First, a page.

Abstract. Fluvial systems in southern Ontario are regularly affected by widespread early-spring flood events primarily caused by rain-on-snow events. Recent studies have shown an increase in winter floods in this region due to increasing winter temperature and precipitation. Streamflow simulations are associated with uncertainties mainly due to the different scenarios of greenhouse gas emissions, global climate models (GCMs) or the choice of the hydrological model. The internal variability of climate, defined as the chaotic variability of atmospheric circulation due to natural internal processes within the climate system, is also a source of uncertainties to consider. Uncertainties of internal variability can be assessed using hydrological models fed by downscaled data of a global climate model large ensemble (GCM-LE), but GCM outputs have too coarse of a scale to be used in hydrological modeling. The Canadian Regional Climate Model Large Ensemble (CRCM5-LE), a 50-member ensemble downscaled from the Canadian Earth System Model version 2 Large Ensemble (CanESM2-LE), was developed to simulate local climate variability over northeastern North America under different future climate scenarios. In this study, CRCM5-LE temperature and precipitation projections under an RCP8.5 scenario were used as input in the Precipitation Runoff Modeling System (PRMS) to simulate streamflow at a near-future horizon (2026–2055) for four watersheds in southern Ontario. To investigate the role of the internal variability of climate in the modulation of streamflow, the 50 members were first grouped in classes of similar projected change in January–February streamflow and temperature and precipitation between 1961–1990 and 2026–2055. Then, the regional change in geopotential height (Z500) from CanESM2-LE was calculated for each class. Model simulations showed an average January–February increase in streamflow of 18 % (±8.7) in Big Creek, 30.5 % (±10.8) in Grand River, 29.8 % (±10.4) in Thames River and 31.2 % (±13.3) in Credit River. A total of 14 % of all ensemble members projected positive Z500 anomalies in North America's eastern coast enhancing rain, snowmelt and streamflow volume in January–February. For these members the increase of streamflow is expected to be as high as 31.6 % (±8.1) in Big Creek, 48.3 % (±11.1) in Grand River, 47 % (±9.6) in Thames River and 53.7 % (±15) in Credit River. Conversely, 14 % of the ensemble projected negative Z500 anomalies in North America's eastern coast and were associated with a much lower increase in streamflow: 8.3 % (±7.8) in Big Creek, 18.8 % (±5.8) in Grand River, 17.8 % (±6.4) in Thames River and 18.6 % (±6.5) in Credit River. These results provide important information to researchers, managers, policymakers and society about the expected ranges of increase in winter streamflow in a highly populated region of Canada, and they will help to explain how the internal variability of climate is expected to modulate the future streamflow in this region.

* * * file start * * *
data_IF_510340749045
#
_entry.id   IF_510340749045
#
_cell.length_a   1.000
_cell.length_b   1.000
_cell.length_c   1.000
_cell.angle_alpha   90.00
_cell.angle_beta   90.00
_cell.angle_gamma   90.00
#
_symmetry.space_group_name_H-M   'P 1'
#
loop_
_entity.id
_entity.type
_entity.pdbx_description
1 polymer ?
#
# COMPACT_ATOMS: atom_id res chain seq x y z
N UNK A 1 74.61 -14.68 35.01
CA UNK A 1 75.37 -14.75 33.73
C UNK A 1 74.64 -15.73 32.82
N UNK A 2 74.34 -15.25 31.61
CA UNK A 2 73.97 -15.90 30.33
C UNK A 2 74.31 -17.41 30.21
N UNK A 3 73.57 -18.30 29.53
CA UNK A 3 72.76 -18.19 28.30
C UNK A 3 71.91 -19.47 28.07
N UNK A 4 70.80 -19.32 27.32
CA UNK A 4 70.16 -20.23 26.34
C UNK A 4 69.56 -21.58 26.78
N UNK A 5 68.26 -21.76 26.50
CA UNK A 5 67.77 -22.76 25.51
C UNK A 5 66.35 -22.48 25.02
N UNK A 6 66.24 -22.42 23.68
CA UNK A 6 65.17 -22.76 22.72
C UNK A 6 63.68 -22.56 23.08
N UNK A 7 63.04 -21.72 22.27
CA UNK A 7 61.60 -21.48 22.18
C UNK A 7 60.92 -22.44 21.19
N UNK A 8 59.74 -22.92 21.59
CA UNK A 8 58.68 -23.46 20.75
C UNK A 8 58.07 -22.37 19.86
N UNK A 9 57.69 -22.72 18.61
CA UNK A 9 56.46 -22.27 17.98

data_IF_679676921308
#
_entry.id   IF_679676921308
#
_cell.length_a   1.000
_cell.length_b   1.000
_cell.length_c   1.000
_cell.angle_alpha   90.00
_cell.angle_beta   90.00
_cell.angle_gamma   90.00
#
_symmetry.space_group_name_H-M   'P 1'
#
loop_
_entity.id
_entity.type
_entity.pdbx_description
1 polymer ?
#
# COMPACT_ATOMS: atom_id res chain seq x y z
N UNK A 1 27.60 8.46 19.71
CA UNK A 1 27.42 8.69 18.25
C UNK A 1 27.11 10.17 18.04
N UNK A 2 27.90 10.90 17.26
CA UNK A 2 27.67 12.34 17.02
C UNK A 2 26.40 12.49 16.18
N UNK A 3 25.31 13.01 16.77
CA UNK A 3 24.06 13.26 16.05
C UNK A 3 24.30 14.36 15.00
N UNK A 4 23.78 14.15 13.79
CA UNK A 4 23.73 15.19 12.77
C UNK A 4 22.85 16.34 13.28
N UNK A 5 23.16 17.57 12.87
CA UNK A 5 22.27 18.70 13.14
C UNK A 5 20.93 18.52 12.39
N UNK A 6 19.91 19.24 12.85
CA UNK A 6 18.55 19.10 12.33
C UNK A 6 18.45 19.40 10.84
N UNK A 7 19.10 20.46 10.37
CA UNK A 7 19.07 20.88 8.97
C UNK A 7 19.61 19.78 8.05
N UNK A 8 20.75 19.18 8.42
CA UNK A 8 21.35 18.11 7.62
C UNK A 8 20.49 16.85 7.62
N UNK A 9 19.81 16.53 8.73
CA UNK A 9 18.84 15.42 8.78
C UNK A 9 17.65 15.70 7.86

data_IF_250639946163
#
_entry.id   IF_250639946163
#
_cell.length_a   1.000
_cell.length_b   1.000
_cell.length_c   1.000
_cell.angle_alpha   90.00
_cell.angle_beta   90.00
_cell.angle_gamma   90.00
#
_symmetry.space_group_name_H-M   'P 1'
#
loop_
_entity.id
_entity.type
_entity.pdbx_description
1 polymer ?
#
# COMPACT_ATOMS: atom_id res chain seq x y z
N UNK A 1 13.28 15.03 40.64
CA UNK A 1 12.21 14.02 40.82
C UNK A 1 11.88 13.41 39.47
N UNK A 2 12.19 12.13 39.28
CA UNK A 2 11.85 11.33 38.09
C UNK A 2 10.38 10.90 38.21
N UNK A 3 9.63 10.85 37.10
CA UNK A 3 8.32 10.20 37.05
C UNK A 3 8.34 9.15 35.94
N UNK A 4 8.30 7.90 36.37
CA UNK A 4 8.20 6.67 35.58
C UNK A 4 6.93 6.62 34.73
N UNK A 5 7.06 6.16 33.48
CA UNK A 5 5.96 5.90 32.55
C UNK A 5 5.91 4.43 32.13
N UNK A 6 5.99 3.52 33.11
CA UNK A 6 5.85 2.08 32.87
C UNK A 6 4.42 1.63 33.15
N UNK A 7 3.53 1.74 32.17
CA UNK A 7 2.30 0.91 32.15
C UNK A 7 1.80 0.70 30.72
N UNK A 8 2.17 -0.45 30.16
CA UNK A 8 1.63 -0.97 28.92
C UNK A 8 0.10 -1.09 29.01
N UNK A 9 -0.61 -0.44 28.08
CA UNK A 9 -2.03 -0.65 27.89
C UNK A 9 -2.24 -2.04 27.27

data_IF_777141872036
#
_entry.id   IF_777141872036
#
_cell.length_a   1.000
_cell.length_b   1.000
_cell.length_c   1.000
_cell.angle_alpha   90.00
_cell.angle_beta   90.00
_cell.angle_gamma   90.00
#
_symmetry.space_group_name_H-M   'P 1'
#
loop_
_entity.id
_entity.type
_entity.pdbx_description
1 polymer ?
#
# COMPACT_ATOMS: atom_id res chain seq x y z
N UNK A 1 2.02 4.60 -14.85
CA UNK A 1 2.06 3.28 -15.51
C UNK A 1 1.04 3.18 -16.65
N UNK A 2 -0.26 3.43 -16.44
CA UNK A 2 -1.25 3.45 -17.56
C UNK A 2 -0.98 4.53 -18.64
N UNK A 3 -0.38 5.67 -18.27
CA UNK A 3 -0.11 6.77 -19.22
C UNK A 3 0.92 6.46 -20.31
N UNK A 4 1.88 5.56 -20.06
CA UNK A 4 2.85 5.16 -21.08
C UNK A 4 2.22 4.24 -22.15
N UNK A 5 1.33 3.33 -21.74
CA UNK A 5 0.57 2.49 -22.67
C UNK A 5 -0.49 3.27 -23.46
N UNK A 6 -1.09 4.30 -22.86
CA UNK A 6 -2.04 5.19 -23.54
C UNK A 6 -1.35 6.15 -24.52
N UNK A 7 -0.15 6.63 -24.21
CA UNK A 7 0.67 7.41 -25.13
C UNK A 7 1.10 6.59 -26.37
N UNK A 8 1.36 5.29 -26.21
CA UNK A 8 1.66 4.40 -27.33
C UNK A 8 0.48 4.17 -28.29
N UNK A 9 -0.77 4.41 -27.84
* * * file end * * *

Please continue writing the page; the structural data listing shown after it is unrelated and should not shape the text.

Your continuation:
Abstract Flooding is a major concern for Canadian society as it is the costliest natural disaster type in Canada. Southern Ontario, which houses one-third of the Canadian population, is located in an area of high vulnerability for floods. The most significant floods in the region have historically occurred during the months of March and April due to snowmelt coupled with extreme rain events. However, during the last three decades, there has been a shift of flooding events to earlier months. The aim of this study was to understand the impacts of atmospheric circulation on the temporal shift of streamflow and high flow events observed in southern Ontario over 1957–2013 period. Predominant weather regimes over North America, corresponding to recurrent meteorological situations, were identified using a discretization of daily geopotential height at 500HpA level (Z500). A regime-normalized hypothetical temperature and precipitation dataset was constructed to quantify the contribution of atmospheric circulation on streamflow response. The hypothetical dataset was used as input in the Precipitation Runoff Modeling System (PRMS), a rainfall-runoff semi-distributed hydrological model, and applied to four watersheds in southern Ontario. The results showed an increase in the temporal frequency of the regime identified here as High Pressure (HP) close to eight occurrences per decade. Regime HP, characterized by a northern position of the polar vortex, is correlated with a positive phase of the NAO and is associated with warm and wet conditions over southern Ontario during winter. The temporal increase in HP contributed more than 40% of the increase in streamflow in winter and 30–45% decrease in streamflow in April. This atmospheric situation also contributed to increase the number of high flows by 25–50% in January. These results are important to improve the seasonal forecasting of high flows and to assess the uncertainty in the temporal evolution of streamflow in the Great Lakes region.